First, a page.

“Si supieras que me ahoga tanta libertad.”
– Vuelve, Juan Magán
Getting to Lake Bled, Slovenia last summer was hardly a walk in the park.
From our point of origin in Venice, I devised a route that first took us on a train from Venezia Santa Lucia at 07:41 to Trieste Centrale. In central Trieste, we hopped on the historic tram up to Villa Opicina, an elevated village located up in the mountains, where we then walked from the tram stop to the train station — a good 20-minute exercise, especially with our backpacks — to catch the train to Sežana, a small Slovenian town bordering Italy.
Here, at long last, we took our last connecting train to Lake Bled, where we arrived at 17:02, nearly ten hours after our morning train carried us away from Venice. But once we reached our destination, my traveling companion and I could hardly wait to explore the abundance of nature Bled reportedly had to offer.
I will always remember Lake Bled for being the quintessential summer destination I’d always dreamed of visiting with my childhood friend. In a way we are polar opposites — she, rather whimsical and absent-minded at times, and I, more methodic and introspective in my ways. But the common ground that unites us — above all the shared experience of growing up as Third Culture Kids — are also so vast. This I feel is the main source of strength for our friendship.
Sometimes our contradicting characters fuse together so well, they end up bringing us on memorable adventures we will cherish for many years to come. One afternoon after walking through the magnificent Vintgar Gorge —
— then hiking back to Lake Bled while listening to reggaetón (having missed the last bus back), and taking the Pletna boat (only ever used in Bled) to the island and back to the mainland, we decided that up next on our agenda for the day was to swim in one of the lake’s crowded beaches — but first, a quick stop to the ice cream shop!
While queuing to pay for entry into the beach, we saw that for an extra €2, we could rent a kayak to the island instead, which could still offer the option of swimming in the lake — and best of all, anywhere in or around the lake. My friend voiced the desire I’d restrained myself from entertaining further — that is, to kayak to the island, and perhaps swim around it — thinking it impossible as I’d never kayaked before. “Me neither!” said my friend.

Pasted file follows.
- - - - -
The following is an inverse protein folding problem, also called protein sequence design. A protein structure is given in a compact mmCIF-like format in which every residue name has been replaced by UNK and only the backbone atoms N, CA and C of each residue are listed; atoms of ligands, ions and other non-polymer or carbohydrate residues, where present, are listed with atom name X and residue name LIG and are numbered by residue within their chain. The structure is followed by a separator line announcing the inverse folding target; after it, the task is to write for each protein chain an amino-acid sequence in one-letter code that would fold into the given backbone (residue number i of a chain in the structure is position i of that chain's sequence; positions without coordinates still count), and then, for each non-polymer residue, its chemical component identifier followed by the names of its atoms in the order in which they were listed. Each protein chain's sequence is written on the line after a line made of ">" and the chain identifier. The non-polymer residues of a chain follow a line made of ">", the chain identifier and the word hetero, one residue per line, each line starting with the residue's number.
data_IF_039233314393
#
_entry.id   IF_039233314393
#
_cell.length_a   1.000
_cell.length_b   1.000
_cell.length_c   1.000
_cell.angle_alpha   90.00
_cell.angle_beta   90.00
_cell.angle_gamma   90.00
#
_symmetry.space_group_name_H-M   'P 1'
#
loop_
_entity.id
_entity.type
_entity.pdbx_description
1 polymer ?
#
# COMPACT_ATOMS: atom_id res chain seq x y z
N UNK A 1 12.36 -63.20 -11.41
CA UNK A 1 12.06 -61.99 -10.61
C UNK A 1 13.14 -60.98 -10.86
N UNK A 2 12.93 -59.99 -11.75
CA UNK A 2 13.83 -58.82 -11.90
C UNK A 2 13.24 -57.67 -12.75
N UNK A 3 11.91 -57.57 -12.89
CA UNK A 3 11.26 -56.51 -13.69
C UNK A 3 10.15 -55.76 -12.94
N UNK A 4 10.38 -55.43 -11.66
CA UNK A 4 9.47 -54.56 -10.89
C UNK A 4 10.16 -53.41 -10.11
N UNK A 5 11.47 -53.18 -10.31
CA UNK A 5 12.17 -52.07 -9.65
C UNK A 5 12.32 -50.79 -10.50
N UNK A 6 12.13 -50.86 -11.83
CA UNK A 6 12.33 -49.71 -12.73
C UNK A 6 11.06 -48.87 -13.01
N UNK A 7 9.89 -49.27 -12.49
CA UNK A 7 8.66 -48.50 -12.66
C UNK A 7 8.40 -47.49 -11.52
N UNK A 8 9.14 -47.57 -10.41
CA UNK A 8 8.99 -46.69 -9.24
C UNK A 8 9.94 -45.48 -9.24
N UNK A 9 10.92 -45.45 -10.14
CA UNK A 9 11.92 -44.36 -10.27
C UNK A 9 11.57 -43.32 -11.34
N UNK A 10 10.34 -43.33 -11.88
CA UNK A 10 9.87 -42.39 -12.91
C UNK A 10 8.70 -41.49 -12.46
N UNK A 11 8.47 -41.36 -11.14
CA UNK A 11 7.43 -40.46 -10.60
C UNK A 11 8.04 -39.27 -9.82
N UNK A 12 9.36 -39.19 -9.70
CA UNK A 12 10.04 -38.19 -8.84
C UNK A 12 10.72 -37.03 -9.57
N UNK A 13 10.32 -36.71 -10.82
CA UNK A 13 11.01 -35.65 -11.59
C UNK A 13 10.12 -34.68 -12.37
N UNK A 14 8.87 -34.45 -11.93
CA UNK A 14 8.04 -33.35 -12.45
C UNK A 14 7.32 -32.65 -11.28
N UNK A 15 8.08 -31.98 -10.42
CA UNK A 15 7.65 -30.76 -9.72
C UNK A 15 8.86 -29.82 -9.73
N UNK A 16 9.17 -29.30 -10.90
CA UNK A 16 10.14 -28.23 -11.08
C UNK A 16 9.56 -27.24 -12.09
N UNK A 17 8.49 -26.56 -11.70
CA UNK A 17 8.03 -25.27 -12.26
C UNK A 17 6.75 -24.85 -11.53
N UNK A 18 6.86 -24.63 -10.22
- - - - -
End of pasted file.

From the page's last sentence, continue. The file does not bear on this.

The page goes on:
And so we rented the kayak.
We found ourselves in a state of delirious excitement, which was perhaps unwise prior to such a spontaneous undertaking. But running on adrenaline, we both hopped onto the kayak and rowed away. We soon found a rhythm to rowing that matched our respective personalities and headed steadily towards the magical island in the middle of the lake. The weather was magnificent, and the water nice, cool, and calming. When we reached the island, we parked the kayak, undressed, left our things in a hidden corner, and jumped in. For the next two hours we spent getting intimate with the island, our PhDs, Cambridge, and polygamy ceased to exist.
Having swum halfway around the island, we stopped to catch our breath at the deck where there were many Korean tourists, whom I greeted in the smatterings of Korean I’d picked up from my intermittent obsessions with K-drama. They were impressed and stayed to chat, even taking a photo with us before leaving. Some German gentlemen swimming nearby were also amused to see us two Asians prowling around the island, minding our own business yet acutely aware of the attention and curiosity our foreignness attracted in this part of the world.
Hiking, kayaking, and swimming all in one afternoon proved to be exhausting. While catching a brief repose, my friend and I lied on our backs on the deck at the edge of Bled Island, savoring the warm sun on our sunburnt faces and each other’s company in silence, with the summer sound of youthful laughter and chattering floating in the distance. This was one of those moments so Natasha Rostov-esquely beautiful, one could hardly fathom the thought of evil existing in the world and in which all grudges and faults are forgiven and forgotten (for the moment).
My friend and I have been through our share of things, but Lake Bled is perhaps la crème de la crème. We all need a friend on that hike up the mountain — whether it’s the Julian Alps pictured below or a PhD we’re trying to conquer in four years. The best thing about having a companion on your way up is that the view atop the mountain — once you reach it — is always, always more magnificent when shared with the person who’s been by your side this whole time.